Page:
She grabbed hold of my arm, but I’d had more than enough. I turned around to look at her, then down at her hand where it gripped my arm. I pried her fingers off my arm and started to squeeze, hard, causing her to flinch and try to pull out of my grip. I’d pulled a million triggers, wielded a blow dryer countless hours and I had a grip of iron.   

“Excuse me, I see MY FIANCÉ coming with my drink.” I said, letting go of her fingers and leaving her standing there alone, rubbing the fingers I’d just squeezed the life out of. Round one to me, I thought, cause that’s how we roll in MY part of Texas

Excerpt #3 "Southernmost Asset" (Chapter 1 of Remy)

One good tug should do it, I thought, as I checked my reflection in the mirrored wall and tried to focus on my mother’s words. 

 “It’s THE best PIN and I think we should try it first thing in the morning; it’ll be perfect… Be at the boutique at six o’clock tomorrow morning,” my mother ran on, leaving me no room to get a word in edgewise.  

 “MOTHER,” I said, when she paused to take a breath. “I’m sure it’s a great PIN and I’m happy to try it with you, but I need to go. I’m at a breast cancer benefit dance, in a ballroom at the elegant Adolphus Hotel and my Spanx is riding up. Pulling at my underwear with one hand and holding the phone to my ear with my other, even though I understand your Pinterest obsession, I surely do, is NOT a good look. Just text me pics; I’ll look at them when I go to the bathroom, but I gotta’ go now. Oh, and that six o’clock tomorrow morning thing? Not happenin’. Love you more,” I said, lowering my phone and doing one more quick mirror check. 

My black mermaid-style evening gown clung to my waist and hips like a second skin before flaring out at my knees into graceful black and white pleated folds, leaving NO room for bunched up Spanx. There now, everything looks okay, I thought, as I admired the light reflection of glitter on my shoulders, courtesy of the shimmery powder I’d brushed on to compliment the off-the-shoulder cut of the dress. 

 I caught movement behind me, in the mirror’s reflection, and stilled. A guy. Looking my way.

 “I just caught you looking at my ass,” I said, turning to the man I’d busted red-handed, definitely sneaking a look at my butt. 

 “Why, yes m’am, I was. Can’t fault a guy for admiring such a beautiful ass. I’m Cash Dallas Bush,” he said, offering his hand. “And you are?”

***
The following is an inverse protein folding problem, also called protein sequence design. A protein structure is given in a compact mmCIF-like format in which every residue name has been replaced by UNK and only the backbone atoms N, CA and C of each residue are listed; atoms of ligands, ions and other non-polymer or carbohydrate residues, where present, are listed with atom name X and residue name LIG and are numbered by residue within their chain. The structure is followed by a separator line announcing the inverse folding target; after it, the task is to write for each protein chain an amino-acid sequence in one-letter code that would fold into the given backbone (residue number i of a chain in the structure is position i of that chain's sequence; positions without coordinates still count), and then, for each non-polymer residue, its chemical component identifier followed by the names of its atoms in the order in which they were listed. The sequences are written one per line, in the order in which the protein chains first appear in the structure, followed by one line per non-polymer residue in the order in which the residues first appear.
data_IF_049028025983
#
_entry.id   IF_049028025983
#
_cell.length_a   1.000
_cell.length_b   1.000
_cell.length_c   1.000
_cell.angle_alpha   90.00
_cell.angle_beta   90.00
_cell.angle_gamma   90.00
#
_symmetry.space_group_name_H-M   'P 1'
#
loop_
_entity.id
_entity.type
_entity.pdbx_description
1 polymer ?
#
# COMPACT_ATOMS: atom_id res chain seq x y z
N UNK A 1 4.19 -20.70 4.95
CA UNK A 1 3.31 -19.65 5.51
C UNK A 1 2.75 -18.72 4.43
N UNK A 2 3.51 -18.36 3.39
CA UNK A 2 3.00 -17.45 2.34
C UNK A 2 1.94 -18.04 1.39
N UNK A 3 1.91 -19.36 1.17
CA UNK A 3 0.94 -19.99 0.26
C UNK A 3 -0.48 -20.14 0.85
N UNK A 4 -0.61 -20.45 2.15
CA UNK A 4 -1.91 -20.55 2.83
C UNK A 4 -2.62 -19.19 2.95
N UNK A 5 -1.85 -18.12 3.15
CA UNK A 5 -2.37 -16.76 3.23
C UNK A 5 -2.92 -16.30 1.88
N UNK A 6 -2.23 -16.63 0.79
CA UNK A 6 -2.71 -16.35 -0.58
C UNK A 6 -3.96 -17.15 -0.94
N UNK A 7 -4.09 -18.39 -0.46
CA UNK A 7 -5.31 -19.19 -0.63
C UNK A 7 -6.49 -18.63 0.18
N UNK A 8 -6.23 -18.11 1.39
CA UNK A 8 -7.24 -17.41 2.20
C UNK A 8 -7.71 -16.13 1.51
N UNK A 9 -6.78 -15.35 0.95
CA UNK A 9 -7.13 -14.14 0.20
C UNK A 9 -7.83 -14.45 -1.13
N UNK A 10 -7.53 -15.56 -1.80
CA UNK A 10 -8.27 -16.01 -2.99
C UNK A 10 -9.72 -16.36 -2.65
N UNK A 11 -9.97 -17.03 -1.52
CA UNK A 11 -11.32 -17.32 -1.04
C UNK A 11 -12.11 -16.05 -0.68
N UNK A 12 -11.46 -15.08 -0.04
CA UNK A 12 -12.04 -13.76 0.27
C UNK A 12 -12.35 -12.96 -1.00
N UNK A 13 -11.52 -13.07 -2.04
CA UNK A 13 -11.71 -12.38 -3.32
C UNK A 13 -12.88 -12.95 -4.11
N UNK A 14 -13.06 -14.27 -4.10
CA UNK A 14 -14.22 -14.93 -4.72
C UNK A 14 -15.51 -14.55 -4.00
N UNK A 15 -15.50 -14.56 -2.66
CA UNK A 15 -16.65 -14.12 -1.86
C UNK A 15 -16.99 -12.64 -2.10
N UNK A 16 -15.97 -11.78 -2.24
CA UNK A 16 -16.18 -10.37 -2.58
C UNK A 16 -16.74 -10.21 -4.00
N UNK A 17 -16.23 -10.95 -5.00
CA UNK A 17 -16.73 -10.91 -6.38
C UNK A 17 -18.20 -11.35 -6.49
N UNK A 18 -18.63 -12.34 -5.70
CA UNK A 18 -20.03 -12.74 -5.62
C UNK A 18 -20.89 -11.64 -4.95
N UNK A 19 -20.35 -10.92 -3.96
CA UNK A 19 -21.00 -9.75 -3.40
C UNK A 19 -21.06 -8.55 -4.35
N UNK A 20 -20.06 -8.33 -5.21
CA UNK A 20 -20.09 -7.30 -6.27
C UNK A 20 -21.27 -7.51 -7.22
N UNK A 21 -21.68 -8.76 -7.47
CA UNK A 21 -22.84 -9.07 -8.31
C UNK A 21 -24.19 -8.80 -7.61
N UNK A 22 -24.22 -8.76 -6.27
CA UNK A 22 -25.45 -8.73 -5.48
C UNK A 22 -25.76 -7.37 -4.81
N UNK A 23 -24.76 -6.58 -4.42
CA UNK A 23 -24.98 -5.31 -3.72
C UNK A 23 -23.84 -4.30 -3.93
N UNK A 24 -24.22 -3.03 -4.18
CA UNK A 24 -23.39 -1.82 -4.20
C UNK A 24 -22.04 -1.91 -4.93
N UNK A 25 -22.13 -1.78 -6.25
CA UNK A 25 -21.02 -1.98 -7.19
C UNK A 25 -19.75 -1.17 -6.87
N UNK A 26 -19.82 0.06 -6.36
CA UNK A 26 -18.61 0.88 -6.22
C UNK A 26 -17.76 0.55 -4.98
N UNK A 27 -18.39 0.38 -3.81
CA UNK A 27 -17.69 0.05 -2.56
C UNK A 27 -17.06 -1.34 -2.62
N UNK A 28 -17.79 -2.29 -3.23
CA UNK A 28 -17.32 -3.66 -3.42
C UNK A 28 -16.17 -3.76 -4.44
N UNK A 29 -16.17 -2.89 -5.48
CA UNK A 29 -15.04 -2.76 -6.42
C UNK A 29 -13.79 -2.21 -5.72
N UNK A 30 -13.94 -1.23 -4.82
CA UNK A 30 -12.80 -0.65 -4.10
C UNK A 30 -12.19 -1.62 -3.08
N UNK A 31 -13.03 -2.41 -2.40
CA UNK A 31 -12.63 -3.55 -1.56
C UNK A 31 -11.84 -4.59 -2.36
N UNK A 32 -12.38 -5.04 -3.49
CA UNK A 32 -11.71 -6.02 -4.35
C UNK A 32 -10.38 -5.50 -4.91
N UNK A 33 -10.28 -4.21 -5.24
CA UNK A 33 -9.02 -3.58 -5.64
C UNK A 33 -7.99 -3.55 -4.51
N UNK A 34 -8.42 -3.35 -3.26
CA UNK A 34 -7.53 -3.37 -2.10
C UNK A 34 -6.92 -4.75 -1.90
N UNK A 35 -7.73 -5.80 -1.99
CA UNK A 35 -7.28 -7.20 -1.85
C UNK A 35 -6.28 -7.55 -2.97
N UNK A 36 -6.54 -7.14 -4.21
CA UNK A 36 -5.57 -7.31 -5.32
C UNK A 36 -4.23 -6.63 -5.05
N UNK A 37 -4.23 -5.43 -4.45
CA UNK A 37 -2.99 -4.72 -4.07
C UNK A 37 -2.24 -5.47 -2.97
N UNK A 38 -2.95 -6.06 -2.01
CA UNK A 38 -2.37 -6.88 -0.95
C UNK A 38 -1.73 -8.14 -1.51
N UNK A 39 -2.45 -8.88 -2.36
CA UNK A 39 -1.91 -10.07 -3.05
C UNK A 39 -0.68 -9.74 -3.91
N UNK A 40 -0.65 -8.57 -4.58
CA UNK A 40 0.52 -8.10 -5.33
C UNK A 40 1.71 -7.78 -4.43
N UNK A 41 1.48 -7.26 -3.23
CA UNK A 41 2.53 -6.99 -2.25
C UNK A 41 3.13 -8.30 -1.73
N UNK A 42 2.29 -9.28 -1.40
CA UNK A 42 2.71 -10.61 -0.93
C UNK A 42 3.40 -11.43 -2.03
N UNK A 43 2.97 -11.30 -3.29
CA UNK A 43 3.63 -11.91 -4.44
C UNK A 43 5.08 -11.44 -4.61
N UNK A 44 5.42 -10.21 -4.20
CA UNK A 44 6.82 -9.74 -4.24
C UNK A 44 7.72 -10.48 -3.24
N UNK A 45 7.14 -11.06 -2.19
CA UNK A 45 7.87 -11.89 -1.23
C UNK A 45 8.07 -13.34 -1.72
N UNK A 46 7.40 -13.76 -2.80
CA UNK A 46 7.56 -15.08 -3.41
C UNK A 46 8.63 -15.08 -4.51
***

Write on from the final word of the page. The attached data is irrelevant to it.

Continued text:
WTH, I thought. I was going to be pissed if I messed up the pristine red bottoms on my Louboutin stilettos kicking this creep’s ass. Except that he wasn’t; a creep, that is. At worst, a voyeur; at best, just a guy being a guy. But creepiness was definitely not what I saw when I got a good look at him. My love life with the safe and steady Reed Mullins usually kept me immune to the charms of pretty boys, but this guy—the over-long blond hair, a slightly crooked nose that looked as if had been broken once upon a time, black bespoke tuxedo stretched across broad shoulders, and a Sons of Anarchy’s Jax Teller smile made me pause for a good minute.

 “I am… inclined to punch you in the throat, but I’m feeling generous, so I’m going to give you a pass,” I said.  

 “Ah, not ready to offer up your name, yet? Well then, Darlin’, apologies for my lack of manners for looking, and ‘my bad’ for getting busted, but NO apologies for my appreciation of the fine view,” he said, upping the wattage on an already mega-watt smile, and offering a slight bow as he turned to go. Was that a bow? I thought. Hmph. James Bond wannabe. But that voice; it was sexy West Texas drawl all the way. 

 “Remy,” I said, stopping him for no good reason I could think of. “My name is Remy.”  

 “Remy,” he repeated my name, brushed my hand with a light kiss, then disappeared into the crowd. 

~ ~ ~

“SHUGGA, WHEAH ON EARTH have you been?” Lucy Claire said, as she approached me from behind and yanked hard on the back of my dress, quickly fixing the apparently still messed up Spanx. Women from the Deep South excel at that sort of thing—putting clothes to rights. Making embarrassing moments look charming. And, speaking sweet words in a melodious Southern accent while schooling the hell out of you at the same time. My friend, Lucy Claire Ravenel, true Charleston deb, was no exception.

Brinn Baylee, Ryder Madean and I had met Lucy Claire a couple of years ago during a girls weekend in Dallas, and none of us ever looked back. We knew a kindred spirit when we met one. Lucy Claire had done me the singular service of holding back my hair while I threw up in the beautifully-appointed bathroom at the bar in The W Hotel, ‪the weekend SMU played Alabama. Normally, Brinn or Ryder would have done the honors, but when I’d made my way to the ladies room, I hadn’t known throw-up was in my immediate future. 

 ~ ~ ~

 MID-HEAVE, I FELT blessedly cool air on my neck, and post-heave, I glanced down to see a pair of gorgeous red Manolo Blahnik stilettos gracing small, delicate feet. How did someone get in the stall with me, and who the hell was it, I thought.

 “Oh, Shugga, where’s your posse? This must’ve come on you all sudden-like. Heah, hold this,” she said, pulling my mass of ash blonde hair out of harms way so I could get a better grip on it myself. “I’m gonna get you a wet papuh towel; just hold your breath, Darlin’. I’m-a be quick-like.”